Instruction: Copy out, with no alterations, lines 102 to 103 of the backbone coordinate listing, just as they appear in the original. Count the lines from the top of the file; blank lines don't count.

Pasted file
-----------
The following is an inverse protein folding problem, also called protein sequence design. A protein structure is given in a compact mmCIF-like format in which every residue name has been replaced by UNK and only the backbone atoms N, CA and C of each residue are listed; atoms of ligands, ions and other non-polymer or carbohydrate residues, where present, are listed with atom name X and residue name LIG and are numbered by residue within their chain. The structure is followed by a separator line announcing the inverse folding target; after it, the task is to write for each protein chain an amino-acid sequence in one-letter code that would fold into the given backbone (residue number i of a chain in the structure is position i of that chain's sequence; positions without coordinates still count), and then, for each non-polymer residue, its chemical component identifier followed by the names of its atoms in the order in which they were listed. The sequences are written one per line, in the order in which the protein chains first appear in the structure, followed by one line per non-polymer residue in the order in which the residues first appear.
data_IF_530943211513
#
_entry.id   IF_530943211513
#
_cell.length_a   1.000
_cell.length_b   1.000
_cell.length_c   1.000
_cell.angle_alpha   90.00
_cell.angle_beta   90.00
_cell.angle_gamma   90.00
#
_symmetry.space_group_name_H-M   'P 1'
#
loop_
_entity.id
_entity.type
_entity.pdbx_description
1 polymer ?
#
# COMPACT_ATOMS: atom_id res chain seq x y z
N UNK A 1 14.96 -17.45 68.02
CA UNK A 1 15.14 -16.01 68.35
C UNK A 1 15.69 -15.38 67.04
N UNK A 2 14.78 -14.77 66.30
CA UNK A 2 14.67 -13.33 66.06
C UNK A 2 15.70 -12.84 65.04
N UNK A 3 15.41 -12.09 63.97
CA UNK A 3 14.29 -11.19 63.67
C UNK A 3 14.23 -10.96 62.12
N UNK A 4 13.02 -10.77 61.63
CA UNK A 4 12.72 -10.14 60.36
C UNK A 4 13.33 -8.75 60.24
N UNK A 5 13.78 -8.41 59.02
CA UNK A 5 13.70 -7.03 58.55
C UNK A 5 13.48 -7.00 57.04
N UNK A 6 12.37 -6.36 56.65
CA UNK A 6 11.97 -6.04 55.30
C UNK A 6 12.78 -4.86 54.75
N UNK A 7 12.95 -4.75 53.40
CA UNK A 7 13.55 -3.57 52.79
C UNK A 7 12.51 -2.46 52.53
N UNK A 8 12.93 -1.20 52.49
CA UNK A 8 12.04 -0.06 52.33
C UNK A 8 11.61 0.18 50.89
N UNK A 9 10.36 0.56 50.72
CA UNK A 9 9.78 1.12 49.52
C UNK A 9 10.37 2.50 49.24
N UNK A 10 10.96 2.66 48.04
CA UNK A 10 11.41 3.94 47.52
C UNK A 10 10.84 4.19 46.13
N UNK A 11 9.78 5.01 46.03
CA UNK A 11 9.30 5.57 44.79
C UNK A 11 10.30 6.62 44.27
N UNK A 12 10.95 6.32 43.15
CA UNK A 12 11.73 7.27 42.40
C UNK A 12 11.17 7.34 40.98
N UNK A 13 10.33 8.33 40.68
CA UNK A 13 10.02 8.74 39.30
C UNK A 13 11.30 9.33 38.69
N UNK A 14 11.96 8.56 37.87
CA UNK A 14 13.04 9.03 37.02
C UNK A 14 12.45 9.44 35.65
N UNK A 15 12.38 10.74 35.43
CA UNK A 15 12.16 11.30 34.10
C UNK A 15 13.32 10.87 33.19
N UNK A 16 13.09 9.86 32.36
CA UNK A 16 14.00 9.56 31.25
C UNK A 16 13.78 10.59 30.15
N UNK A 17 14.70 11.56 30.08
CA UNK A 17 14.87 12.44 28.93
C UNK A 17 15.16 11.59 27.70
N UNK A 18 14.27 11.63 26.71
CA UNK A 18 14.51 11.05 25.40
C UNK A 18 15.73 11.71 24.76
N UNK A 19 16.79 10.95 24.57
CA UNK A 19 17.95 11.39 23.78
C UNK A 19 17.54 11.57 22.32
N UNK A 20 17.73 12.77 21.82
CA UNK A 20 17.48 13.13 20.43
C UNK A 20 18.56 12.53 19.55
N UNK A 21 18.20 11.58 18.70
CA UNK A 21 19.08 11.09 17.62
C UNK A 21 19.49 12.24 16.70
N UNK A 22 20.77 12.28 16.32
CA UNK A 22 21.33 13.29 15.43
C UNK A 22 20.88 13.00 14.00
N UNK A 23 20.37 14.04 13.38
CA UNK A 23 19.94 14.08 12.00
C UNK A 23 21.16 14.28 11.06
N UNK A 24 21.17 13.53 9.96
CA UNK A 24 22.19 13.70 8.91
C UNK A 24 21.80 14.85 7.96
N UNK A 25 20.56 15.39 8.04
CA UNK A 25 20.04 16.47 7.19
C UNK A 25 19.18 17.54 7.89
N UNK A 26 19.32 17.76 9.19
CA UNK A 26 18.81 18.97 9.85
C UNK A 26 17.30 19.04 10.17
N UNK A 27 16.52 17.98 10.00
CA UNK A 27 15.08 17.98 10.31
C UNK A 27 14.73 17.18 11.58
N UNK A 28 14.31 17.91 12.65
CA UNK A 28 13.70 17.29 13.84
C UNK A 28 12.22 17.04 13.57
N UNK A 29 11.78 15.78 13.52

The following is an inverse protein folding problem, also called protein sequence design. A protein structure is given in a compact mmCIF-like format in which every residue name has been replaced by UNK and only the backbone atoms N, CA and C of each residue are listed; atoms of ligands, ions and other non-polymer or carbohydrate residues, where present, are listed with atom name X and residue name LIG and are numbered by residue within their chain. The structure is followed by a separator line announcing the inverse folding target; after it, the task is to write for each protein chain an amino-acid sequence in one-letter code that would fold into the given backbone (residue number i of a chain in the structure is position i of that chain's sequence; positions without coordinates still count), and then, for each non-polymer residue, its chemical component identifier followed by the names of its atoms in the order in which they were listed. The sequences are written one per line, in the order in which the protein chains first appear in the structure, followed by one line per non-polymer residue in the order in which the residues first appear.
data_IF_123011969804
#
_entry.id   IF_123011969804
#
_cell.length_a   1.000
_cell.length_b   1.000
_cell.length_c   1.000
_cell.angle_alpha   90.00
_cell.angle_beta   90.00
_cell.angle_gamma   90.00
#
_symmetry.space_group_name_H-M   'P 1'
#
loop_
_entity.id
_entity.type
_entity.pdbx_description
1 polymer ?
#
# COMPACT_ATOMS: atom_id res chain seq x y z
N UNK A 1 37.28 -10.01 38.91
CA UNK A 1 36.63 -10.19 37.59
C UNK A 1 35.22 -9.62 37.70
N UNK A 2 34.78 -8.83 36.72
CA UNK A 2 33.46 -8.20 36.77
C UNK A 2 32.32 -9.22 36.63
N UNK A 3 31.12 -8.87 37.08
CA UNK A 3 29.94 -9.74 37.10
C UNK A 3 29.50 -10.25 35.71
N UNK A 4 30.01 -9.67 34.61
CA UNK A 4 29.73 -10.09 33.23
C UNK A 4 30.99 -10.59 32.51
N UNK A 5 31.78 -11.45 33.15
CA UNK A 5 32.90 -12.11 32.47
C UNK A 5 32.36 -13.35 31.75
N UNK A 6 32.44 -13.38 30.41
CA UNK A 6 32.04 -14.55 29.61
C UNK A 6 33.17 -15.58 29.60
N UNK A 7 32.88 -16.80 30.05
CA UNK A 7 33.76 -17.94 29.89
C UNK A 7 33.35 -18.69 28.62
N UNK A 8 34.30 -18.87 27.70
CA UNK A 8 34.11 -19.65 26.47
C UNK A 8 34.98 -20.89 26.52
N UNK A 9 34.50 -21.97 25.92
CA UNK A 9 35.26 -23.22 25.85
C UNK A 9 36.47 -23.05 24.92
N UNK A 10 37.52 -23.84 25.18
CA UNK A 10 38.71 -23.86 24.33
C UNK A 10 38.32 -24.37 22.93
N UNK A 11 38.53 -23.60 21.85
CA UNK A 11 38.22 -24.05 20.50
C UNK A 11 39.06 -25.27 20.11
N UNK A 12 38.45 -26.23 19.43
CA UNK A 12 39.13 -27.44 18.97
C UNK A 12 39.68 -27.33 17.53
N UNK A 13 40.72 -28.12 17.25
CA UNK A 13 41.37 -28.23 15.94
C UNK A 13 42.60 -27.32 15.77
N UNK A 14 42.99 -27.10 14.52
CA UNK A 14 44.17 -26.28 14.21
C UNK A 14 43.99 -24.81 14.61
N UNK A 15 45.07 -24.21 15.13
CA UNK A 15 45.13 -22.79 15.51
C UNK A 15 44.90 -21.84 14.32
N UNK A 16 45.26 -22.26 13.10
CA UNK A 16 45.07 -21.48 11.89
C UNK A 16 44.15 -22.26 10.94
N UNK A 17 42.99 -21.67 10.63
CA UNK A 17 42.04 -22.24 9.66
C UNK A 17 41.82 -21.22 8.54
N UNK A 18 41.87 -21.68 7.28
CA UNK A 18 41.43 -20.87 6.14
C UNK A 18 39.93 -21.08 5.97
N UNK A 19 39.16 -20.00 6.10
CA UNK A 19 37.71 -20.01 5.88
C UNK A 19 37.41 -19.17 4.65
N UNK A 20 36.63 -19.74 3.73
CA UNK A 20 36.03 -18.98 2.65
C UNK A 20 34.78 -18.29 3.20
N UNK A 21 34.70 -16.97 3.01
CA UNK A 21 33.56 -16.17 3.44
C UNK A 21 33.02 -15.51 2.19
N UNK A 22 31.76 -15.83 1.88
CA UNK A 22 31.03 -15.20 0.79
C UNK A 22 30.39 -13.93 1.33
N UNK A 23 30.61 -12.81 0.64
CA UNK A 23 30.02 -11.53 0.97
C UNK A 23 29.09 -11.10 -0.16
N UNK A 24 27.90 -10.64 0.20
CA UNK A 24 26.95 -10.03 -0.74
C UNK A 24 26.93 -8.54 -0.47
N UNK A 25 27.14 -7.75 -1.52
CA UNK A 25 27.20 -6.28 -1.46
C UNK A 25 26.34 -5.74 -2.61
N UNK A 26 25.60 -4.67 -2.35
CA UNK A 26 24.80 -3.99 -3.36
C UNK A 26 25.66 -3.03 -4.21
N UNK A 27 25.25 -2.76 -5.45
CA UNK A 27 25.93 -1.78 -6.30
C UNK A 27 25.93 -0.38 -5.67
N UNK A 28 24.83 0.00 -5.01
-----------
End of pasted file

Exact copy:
C UNK A 27 14.73 17.18 11.58
N UNK A 28 14.31 17.91 12.65